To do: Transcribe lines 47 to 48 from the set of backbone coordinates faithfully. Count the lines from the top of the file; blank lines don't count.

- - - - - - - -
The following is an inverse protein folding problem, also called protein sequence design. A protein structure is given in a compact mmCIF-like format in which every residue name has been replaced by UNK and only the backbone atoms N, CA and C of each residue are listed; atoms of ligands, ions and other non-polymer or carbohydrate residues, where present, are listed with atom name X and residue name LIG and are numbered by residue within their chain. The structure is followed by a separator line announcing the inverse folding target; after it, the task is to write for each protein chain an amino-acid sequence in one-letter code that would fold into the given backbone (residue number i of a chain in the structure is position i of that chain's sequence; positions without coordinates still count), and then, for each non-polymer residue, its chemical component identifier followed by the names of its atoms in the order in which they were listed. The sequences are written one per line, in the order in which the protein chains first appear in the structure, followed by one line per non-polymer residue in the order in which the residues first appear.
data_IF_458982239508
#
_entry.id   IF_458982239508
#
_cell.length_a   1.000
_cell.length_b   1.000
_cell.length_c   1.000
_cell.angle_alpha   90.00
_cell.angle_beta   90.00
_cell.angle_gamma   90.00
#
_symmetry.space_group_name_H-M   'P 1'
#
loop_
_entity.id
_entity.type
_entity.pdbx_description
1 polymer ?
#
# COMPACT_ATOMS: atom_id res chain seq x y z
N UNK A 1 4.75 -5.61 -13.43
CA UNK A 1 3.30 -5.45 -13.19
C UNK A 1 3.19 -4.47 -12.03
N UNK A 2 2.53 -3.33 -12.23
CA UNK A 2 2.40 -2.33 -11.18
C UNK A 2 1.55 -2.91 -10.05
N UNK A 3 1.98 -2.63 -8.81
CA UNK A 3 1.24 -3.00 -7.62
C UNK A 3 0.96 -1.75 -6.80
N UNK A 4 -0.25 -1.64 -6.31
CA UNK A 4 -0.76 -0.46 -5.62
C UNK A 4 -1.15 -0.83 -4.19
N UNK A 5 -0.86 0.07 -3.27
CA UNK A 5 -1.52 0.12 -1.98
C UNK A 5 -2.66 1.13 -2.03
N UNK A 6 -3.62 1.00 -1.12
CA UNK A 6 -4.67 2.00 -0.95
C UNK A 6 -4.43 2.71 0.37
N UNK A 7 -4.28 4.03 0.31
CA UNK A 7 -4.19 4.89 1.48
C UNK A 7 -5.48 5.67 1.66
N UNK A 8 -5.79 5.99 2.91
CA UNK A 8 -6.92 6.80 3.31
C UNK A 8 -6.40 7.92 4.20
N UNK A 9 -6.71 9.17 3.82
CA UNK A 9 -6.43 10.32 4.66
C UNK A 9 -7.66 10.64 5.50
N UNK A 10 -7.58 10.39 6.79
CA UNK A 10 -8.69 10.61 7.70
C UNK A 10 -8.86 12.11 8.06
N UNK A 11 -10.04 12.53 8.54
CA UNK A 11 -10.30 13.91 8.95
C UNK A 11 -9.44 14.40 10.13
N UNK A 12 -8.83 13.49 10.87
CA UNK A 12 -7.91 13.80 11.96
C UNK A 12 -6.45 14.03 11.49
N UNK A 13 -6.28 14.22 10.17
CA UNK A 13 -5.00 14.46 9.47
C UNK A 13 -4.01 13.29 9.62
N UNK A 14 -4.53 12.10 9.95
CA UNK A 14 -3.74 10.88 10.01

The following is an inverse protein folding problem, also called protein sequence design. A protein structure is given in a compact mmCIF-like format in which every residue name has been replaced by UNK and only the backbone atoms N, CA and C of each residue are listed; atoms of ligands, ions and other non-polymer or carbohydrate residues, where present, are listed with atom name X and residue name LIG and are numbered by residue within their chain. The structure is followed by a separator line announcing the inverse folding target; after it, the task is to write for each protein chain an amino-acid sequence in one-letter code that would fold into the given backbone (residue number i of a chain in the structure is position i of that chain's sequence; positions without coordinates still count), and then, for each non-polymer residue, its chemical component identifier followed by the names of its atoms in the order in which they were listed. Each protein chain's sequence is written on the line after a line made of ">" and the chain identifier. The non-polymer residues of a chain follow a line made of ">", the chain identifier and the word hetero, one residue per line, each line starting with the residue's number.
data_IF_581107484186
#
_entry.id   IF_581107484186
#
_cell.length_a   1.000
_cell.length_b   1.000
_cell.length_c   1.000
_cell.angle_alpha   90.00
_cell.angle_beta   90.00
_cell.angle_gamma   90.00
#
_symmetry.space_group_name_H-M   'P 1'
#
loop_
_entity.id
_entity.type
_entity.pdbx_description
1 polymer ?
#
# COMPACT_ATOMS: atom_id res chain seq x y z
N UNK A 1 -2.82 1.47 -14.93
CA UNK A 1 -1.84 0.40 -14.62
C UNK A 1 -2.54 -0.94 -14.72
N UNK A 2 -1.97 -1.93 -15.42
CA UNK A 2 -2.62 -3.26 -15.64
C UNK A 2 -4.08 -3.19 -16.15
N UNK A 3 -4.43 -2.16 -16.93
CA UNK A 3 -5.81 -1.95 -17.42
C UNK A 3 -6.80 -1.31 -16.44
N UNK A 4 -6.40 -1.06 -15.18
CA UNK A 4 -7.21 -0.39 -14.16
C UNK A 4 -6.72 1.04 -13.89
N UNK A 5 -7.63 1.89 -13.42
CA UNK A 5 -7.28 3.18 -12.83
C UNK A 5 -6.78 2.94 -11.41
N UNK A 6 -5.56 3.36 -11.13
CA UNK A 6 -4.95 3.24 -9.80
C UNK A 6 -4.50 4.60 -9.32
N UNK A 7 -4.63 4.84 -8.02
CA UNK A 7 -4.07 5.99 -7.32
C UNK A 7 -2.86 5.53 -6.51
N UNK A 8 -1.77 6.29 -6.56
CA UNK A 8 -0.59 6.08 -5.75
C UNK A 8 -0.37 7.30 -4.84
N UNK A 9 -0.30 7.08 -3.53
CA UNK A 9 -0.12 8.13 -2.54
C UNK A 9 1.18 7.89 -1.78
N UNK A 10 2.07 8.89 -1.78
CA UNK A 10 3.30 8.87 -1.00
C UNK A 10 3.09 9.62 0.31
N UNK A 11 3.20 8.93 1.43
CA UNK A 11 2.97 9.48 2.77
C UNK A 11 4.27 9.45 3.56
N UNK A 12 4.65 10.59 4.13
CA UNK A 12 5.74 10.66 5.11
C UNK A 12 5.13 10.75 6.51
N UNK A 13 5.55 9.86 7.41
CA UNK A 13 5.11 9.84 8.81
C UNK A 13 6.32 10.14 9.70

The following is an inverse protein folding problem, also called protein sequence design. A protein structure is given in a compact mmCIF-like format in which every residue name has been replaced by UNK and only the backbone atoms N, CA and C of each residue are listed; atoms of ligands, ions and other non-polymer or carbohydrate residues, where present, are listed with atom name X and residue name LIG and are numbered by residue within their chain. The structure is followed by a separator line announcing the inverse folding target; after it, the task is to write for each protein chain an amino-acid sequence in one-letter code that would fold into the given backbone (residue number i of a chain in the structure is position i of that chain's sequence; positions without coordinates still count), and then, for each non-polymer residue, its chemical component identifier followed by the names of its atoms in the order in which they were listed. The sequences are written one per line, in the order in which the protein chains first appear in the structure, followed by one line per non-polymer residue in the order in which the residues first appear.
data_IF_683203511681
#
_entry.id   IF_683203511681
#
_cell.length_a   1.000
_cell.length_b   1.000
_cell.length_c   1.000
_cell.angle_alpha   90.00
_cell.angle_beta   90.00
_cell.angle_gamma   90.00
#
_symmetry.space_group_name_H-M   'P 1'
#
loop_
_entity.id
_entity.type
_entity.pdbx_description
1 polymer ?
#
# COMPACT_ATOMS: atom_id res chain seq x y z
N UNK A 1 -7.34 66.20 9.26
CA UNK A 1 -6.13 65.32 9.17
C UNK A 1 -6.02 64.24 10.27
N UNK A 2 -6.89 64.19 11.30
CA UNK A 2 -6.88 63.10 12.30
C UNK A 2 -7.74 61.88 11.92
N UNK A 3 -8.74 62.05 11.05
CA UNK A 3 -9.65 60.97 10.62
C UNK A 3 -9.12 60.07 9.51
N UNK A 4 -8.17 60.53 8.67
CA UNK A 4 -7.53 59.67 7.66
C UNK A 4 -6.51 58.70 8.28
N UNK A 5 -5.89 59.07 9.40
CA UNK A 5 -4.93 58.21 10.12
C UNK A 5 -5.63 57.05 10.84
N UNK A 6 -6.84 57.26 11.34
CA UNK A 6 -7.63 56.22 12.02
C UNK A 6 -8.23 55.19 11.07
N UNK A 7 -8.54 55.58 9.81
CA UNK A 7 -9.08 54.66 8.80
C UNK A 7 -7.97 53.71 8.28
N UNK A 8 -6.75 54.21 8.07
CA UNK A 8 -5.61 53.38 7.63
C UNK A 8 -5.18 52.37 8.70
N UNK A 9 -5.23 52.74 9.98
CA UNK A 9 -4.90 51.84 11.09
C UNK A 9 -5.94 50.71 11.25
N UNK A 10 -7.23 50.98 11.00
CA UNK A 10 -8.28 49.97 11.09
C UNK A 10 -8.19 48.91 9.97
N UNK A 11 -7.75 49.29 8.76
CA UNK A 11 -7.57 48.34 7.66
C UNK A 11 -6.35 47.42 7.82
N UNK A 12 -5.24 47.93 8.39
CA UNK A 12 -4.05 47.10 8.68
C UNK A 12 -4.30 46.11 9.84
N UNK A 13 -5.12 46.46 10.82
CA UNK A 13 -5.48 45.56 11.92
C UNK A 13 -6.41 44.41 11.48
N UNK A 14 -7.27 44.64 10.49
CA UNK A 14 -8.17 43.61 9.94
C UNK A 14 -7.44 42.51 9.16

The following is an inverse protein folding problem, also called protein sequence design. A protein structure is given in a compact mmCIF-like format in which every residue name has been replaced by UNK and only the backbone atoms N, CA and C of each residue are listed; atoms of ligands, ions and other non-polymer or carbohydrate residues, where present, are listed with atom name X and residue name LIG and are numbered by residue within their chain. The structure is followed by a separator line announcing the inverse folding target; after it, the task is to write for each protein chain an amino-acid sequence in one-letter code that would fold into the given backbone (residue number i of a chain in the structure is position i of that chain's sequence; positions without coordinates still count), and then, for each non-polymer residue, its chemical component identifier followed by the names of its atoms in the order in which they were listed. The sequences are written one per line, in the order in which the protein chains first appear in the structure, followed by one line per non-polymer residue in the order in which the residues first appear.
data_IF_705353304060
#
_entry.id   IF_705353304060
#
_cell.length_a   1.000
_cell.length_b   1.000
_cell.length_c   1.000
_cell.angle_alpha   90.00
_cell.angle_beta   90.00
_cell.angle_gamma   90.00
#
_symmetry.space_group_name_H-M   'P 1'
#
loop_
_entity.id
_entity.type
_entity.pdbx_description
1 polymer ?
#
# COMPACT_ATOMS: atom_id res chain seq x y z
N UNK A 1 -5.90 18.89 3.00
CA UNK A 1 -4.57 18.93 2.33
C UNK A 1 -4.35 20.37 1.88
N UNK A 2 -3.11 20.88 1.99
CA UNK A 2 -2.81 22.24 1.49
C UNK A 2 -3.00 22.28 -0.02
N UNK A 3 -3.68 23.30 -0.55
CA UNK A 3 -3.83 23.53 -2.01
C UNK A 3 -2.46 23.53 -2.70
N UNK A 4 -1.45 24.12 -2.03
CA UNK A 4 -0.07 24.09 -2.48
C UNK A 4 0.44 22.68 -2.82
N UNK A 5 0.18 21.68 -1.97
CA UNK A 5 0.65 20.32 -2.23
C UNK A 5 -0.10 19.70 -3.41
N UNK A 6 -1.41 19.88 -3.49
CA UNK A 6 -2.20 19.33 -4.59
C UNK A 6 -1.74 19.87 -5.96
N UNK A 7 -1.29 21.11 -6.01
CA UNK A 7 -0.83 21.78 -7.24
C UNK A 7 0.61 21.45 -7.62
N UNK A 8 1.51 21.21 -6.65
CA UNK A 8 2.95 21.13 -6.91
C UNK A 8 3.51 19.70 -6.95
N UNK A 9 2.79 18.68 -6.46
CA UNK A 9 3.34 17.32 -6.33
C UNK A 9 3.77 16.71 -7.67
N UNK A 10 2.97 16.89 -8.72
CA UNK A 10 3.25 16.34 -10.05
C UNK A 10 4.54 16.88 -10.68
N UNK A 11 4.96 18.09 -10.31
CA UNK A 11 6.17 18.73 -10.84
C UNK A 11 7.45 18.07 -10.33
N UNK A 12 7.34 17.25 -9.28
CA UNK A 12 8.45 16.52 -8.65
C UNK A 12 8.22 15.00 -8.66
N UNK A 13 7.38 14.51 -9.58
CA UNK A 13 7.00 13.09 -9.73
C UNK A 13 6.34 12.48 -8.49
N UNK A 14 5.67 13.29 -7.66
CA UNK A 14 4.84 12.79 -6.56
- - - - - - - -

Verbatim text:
CA UNK A 9 -6.43 10.32 4.66
C UNK A 9 -7.66 10.64 5.50